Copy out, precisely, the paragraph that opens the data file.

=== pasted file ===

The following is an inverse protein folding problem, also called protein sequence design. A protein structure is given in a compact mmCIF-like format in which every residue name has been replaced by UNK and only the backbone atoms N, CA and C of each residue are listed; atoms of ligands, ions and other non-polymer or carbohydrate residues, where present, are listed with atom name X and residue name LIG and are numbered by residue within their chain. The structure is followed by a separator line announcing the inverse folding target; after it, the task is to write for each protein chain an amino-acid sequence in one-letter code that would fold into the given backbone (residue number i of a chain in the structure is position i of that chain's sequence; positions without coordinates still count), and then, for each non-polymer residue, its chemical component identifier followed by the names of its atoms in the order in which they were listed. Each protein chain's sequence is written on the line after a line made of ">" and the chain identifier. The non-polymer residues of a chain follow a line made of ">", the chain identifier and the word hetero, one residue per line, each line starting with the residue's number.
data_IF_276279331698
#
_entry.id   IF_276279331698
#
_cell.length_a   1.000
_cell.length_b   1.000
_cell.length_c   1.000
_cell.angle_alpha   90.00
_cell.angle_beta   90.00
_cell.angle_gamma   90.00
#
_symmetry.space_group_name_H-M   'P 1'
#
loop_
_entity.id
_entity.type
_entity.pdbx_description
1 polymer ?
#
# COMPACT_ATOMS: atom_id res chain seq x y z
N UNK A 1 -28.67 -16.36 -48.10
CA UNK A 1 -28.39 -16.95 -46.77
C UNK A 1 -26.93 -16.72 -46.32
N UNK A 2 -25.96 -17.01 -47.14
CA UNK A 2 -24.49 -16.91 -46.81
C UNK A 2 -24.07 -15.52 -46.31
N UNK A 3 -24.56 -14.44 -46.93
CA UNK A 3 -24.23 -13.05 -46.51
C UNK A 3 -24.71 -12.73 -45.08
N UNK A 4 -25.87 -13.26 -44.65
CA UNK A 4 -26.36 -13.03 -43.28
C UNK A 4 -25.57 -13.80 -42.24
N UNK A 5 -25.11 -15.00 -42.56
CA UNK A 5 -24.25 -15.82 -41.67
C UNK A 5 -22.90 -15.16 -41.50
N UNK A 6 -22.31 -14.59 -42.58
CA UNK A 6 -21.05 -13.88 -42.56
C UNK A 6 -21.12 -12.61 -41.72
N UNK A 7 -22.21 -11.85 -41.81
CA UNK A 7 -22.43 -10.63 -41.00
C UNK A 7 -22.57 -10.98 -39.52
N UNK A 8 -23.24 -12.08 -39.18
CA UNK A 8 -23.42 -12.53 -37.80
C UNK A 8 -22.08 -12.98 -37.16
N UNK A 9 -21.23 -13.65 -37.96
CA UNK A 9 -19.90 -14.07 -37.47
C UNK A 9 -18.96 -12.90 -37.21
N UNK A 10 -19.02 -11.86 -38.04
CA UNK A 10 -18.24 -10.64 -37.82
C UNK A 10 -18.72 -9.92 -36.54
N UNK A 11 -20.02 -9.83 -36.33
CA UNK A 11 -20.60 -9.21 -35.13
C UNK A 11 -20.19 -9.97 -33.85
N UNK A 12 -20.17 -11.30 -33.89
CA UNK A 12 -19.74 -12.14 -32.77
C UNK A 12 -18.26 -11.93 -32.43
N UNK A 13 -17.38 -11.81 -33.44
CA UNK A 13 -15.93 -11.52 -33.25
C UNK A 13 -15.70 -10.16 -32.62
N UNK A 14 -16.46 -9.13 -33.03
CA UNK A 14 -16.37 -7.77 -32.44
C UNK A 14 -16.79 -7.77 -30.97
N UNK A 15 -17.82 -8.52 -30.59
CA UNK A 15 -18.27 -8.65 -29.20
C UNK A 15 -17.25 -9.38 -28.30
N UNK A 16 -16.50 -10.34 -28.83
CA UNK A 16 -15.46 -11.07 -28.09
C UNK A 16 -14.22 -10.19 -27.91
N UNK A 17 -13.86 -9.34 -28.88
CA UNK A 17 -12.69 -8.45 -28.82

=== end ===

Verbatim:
The following is an inverse protein folding problem, also called protein sequence design. A protein structure is given in a compact mmCIF-like format in which every residue name has been replaced by UNK and only the backbone atoms N, CA and C of each residue are listed; atoms of ligands, ions and other non-polymer or carbohydrate residues, where present, are listed with atom name X and residue name LIG and are numbered by residue within their chain. The structure is followed by a separator line announcing the inverse folding target; after it, the task is to write for each protein chain an amino-acid sequence in one-letter code that would fold into the given backbone (residue number i of a chain in the structure is position i of that chain's sequence; positions without coordinates still count), and then, for each non-polymer residue, its chemical component identifier followed by the names of its atoms in the order in which they were listed. Each protein chain's sequence is written on the line after a line made of ">" and the chain identifier. The non-polymer residues of a chain follow a line made of ">", the chain identifier and the word hetero, one residue per line, each line starting with the residue's number.